Dinner and breakfast are included in the price so there is a set time for each where they serve everyone staying there. We actually had a salad! Yay. So far, we had stayed pretty much to ourselves, but on this evening we shared a table with 3 Chinese hikers. It is fantastic to get learn about other cultures.
I don’t have the distance for this day as we had originally planned on staying at a different refuge. So happy this one opened.
Day 7 – Refuge Bonatti (Walter’s Place) to La Lechere in La Fouly
Our night at Refuge Bonatti was the first place where the actual refuge was quite busy. As it turns out, there was a place on the valley floor where day hikers or small multi-day groups could come up to spend the night. We decided to leave first thing in the morning. Good call. Unfortunately, this time, we had to descend to the valley floor and then hike all the way back up to the col before our decent into the Switzerland from Italy. The valley floor is accessible by car, and we could see from above small mini-vans dropping off group after group. About 2 hours into the day we came to a little hilltop to take a rest. From here, we could see across to the beginnings of the switch backs that would take us to the col. A group of about 12 were making tracks across a snowy traverse. Then behind us came 2 groups of about 12 hikers. Oh boy. My serenity all blown up. Mark asked us if we were good taking a short cut and making our own trail. Absolutey. Instead of following the track, we headed straight into the dip in the valley and up the other side. This would allow us to completely miss the traverse and end up where the hikers were beginning their ascent. This also meant straight uphill. Off we went, and much to my chagrin, one of the other guides from the group behind us decided to follow us. Mark kept quite a steady pace and before long, we were coming up on the tail end of the previous group. By far this was my hardest cardiovascular day. I think I am a bit of an underachiever and take the easy way out. Not today. Mark asked if we were okay keeping up the pace. Jason responded that he could do it ALL day long. I just nodded. All day, NO way. Maybe for another 1/2 an hour. We made our way past the group and had a clear path. The trail just to ourselves. We hit the snow for a long traverse and up and over the col. Again, the views are just amazing. So guess what, now, down we go. We probably could have done a couple “Brightwell’s bum slides”, but I was quite happy with my increased telemarking skills.
The last couple of miles could have been completed on a road; however, Mark asked if wanted to take a trail. Sounded much nicer, and as we could somewhat see our final destination, it didn’t seem like it should take that long. Famous last words. We had another mountainside picnic with views of the valley and then took off down the trail. The first obstacle that we came across was a fairly big mudslide. Not much to do here but hope that your boot didn’t sink into the mud past your ankle. Once we got through this, I felt as if I had added 6lbs to my boots. Then, we came across a fairly steep ravine covered with ice and snow. It looked fairly simple to cross, but if you slipped it would have been a fairly nasty fall. Mark started to make his usual steps into the snow, but he was getting pretty sweaty. We did have microspikes, but Mark didn’t have us put them on. Instead, we learned how to use an ice axe as sort of a hand rail. He had me cross first. The drop of the ravine was to my right so he had me plant the ice axe in the snow above me. Make sure it was secure, take a step and repeat. Actually, pretty cool. About an hour and a half later we were at our refuge for the evening. I was pretty tired and was looking forward to relaxing, but it sounded like a huge party inside. Yup, there was. We happened to come in on the day were all of the villagers take their cows up to the high pastures and leave them there for a 100 days. These cows are actually Swiss fighting cows. Yes, you read that right. As it turns out, the cows are all put together from different herds and as they make their way up the mountain, the fight for a spot in the hierarchy. The don’t actually hurt each other, but by the time they reach the mountain pasture, there is a dominant female. Then at the end of season, the locals from the different mountain ranges, actual “fight” their cows for supreme reign. Anyway, the locals were having an afternoon party. Eventually they left, and we had a lovely evening. One of the best and most lean burgers I have ever had was served for dinner. This was the second and last time of the whole trip that Jason and I were in a bunk type session. The room was so narrow and had 24 bunk beds. All lined up next to each other. There were only four of us this night, but I would not have handled more than that well. As of the end of June, they were fully booked for the next three months. NO thank you.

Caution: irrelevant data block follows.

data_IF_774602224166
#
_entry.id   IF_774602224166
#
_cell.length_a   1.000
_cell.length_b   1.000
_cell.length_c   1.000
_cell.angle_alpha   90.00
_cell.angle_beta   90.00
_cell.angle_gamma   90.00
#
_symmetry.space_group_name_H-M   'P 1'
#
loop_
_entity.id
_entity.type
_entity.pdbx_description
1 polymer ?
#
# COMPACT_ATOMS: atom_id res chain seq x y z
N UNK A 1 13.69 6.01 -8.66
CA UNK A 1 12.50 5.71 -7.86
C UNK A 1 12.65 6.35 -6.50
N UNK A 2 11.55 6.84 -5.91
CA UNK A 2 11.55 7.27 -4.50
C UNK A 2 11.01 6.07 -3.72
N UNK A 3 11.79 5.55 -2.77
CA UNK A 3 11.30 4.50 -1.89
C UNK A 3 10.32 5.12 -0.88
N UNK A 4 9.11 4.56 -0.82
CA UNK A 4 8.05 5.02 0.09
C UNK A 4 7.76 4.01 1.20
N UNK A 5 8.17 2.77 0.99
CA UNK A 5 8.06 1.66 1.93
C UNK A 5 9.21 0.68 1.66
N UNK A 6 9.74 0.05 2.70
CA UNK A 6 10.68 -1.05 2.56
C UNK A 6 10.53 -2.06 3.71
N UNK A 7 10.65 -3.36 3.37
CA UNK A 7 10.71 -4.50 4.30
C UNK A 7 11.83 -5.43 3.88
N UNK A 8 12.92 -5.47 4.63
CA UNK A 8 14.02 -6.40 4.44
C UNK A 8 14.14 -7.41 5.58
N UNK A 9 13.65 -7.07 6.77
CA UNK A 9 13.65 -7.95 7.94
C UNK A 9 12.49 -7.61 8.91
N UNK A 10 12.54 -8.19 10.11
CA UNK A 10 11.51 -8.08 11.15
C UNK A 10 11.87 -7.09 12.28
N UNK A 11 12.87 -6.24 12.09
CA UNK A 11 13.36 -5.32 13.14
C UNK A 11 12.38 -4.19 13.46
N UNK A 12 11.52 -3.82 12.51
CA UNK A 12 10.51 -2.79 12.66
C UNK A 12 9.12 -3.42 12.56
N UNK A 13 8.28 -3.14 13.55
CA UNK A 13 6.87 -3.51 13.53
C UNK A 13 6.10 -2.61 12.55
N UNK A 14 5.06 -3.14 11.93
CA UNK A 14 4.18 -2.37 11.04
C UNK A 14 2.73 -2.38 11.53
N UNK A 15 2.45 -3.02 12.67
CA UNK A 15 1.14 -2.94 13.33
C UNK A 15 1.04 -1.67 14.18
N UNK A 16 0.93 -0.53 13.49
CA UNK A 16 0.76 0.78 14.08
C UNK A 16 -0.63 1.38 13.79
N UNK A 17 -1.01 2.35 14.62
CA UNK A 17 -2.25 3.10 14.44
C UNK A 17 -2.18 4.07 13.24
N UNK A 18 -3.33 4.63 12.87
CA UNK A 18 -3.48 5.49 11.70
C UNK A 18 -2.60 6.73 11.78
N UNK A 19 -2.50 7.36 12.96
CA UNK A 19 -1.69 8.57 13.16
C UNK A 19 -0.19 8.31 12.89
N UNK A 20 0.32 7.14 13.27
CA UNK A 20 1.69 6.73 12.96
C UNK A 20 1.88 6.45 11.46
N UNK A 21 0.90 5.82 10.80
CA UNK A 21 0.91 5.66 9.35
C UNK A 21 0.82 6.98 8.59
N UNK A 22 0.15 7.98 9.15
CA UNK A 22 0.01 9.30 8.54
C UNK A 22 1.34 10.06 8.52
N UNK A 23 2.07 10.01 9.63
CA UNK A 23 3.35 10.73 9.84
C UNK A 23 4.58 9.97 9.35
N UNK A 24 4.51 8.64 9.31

Day 8 – La Fouly to Champex La Lac
Overall this wasn’t a very interesting day. The first picture below shows the little town of La Fouly from our guest house. The majority of the day heading towards Champex La Lac was walking on a pretty wide trail down a valley. We then crossed the road and zig zagged through some fairly empty villages. Maybe they are vacation villages. Eventually we crossed the road again and began our climb up to Champex La Lac. The village sits high in the mountains around a lake. Overall, it was a fairly easy day. My highlight was the family that we stayed with that evening. La Grange is a family owned bed and breakfast in an old converted barn. How they manage 25 -30 people in high season with only one shower and two toilets is beyond me. However, it was just us that evening. Once we were settled, we spent the afternoon in lawn chairs relaxing. Mark took off on an afternoon run so we had an interesting situation. Jason and I speak little to no French, and the family spoke NO English. Our hosts husband disappeared for a few minutes and came back with a “gadget”. He had Jason put one in his ear, and he put the other in his. As Jason spoke English, it translated to French with a nice female voice into our host’s ear piece. Technology is amazing. We had the phone on the table in front of us so we were able to see what she was translating, and we definitely had some words that didn’t come out correctly. It was absolutely hilarious. At one point we were all just laughing hysterically at the mistakes in translation. However, overall we were able to communicate quite a bit. That evening we sat down with our hosts an their three children for a family meal. Conversation at dinner was a bit easier with Mark there to translate. Jason and I headed off to bed early with the sounds of cow bells to lull us to sleep.
The finish of our trek next!